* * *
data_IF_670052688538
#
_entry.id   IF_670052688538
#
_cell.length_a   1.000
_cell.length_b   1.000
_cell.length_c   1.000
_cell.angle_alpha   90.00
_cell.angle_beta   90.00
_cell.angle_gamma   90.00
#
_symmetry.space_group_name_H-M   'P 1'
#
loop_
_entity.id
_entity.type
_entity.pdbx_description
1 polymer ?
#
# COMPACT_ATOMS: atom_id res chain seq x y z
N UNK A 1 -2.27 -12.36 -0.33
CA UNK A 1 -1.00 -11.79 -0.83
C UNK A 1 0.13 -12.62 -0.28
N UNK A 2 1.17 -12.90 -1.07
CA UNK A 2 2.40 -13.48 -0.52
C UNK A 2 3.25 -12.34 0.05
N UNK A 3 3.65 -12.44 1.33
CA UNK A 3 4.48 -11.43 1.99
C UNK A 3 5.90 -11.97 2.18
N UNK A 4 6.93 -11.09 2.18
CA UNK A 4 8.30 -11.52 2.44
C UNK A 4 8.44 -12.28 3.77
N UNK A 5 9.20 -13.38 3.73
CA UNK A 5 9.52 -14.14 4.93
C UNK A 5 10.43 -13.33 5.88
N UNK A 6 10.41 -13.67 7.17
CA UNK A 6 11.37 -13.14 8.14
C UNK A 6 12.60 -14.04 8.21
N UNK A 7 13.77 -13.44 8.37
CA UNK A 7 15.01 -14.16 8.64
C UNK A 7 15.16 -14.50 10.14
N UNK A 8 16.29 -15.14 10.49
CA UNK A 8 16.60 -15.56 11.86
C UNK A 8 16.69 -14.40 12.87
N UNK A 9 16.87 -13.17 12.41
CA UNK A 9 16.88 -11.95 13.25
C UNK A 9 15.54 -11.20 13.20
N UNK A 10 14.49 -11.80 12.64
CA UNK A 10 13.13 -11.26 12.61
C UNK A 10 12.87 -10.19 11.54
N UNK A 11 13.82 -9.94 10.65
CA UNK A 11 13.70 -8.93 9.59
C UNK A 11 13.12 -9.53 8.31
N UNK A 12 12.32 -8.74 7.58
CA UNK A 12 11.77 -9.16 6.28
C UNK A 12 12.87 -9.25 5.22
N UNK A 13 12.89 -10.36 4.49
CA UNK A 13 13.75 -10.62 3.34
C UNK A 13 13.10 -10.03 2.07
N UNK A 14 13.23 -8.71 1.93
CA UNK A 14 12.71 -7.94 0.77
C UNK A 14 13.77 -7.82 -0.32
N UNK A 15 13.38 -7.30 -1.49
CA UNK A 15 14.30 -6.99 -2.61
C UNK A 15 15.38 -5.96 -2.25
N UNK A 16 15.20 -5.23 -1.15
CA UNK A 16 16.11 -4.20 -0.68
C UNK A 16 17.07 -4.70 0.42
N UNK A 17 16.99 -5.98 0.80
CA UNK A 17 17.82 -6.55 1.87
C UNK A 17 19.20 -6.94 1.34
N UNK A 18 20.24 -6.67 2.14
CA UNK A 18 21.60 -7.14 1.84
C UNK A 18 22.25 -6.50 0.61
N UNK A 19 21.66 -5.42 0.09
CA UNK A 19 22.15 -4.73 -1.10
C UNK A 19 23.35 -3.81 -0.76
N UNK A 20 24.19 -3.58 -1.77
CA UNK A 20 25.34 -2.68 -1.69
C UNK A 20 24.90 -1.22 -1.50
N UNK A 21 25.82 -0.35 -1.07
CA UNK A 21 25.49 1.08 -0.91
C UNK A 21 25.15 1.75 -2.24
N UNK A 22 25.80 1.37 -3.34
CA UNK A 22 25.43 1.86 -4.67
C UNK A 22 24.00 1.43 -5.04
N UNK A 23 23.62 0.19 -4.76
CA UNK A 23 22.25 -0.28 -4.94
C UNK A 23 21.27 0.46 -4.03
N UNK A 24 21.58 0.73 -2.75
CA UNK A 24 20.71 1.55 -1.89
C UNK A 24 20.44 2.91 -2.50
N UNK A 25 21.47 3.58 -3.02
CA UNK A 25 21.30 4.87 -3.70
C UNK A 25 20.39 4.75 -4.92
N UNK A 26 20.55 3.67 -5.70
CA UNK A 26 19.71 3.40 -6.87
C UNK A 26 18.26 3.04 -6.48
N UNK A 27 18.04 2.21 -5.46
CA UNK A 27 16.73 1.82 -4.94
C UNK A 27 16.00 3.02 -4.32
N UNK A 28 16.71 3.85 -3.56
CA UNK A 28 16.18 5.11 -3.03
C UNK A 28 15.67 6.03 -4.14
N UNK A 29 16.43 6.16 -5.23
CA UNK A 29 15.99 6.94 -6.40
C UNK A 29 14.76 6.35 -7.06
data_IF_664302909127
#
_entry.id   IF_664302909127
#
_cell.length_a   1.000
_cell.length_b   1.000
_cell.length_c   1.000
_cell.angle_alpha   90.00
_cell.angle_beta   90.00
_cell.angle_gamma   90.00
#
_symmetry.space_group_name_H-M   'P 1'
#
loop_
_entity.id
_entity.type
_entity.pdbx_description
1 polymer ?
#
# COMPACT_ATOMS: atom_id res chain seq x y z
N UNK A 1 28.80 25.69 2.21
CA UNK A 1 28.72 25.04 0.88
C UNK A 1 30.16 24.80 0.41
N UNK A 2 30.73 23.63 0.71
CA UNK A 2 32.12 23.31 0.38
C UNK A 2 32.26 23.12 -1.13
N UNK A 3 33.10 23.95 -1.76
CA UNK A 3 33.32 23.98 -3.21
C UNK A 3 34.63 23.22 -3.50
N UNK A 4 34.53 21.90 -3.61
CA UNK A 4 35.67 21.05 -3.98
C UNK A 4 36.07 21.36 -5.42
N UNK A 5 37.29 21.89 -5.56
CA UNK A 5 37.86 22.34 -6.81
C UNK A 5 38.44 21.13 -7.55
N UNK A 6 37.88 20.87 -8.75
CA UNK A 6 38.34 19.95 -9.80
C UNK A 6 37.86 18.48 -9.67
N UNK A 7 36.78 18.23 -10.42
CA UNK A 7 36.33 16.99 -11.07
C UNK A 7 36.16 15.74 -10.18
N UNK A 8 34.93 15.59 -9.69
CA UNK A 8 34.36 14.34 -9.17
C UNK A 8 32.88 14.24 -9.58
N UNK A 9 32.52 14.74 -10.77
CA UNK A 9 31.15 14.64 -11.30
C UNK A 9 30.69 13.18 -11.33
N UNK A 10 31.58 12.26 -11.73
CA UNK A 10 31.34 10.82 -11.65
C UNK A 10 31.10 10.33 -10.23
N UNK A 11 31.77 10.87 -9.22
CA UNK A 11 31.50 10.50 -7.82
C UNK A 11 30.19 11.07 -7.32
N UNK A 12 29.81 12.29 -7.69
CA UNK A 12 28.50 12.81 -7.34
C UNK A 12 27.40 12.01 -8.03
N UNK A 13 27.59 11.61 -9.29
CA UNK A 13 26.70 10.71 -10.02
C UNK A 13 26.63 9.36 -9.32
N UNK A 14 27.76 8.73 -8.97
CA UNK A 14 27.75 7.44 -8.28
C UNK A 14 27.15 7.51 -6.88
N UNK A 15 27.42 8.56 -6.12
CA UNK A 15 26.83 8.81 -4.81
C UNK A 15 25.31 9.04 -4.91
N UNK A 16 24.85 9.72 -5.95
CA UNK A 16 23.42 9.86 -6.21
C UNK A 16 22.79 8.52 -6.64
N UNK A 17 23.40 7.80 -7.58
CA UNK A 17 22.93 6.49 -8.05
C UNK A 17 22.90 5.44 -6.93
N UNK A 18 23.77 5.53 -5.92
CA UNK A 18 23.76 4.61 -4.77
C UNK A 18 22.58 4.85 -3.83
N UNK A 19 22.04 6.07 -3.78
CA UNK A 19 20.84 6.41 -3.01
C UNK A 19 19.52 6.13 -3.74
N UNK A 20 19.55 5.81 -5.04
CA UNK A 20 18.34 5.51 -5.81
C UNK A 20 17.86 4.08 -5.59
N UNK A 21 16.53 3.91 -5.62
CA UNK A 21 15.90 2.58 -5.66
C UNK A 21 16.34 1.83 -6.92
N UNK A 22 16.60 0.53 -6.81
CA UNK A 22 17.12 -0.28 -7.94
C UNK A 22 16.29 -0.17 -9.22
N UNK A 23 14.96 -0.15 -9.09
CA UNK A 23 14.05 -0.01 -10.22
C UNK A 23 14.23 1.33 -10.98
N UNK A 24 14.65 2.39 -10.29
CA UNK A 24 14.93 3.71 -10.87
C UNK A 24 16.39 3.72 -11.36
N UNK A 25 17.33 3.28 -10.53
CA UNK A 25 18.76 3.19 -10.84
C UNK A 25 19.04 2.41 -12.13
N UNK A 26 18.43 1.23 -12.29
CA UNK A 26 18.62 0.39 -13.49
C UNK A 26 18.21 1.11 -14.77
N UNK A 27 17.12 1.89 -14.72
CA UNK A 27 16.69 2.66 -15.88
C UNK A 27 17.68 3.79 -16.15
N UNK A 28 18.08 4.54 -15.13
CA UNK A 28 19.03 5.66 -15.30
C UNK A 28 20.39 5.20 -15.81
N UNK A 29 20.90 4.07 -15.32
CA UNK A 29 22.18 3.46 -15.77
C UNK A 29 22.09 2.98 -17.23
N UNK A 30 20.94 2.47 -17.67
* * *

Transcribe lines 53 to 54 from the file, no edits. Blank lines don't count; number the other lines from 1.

C UNK A 11 13.12 -9.53 8.31
N UNK A 12 12.32 -8.74 7.58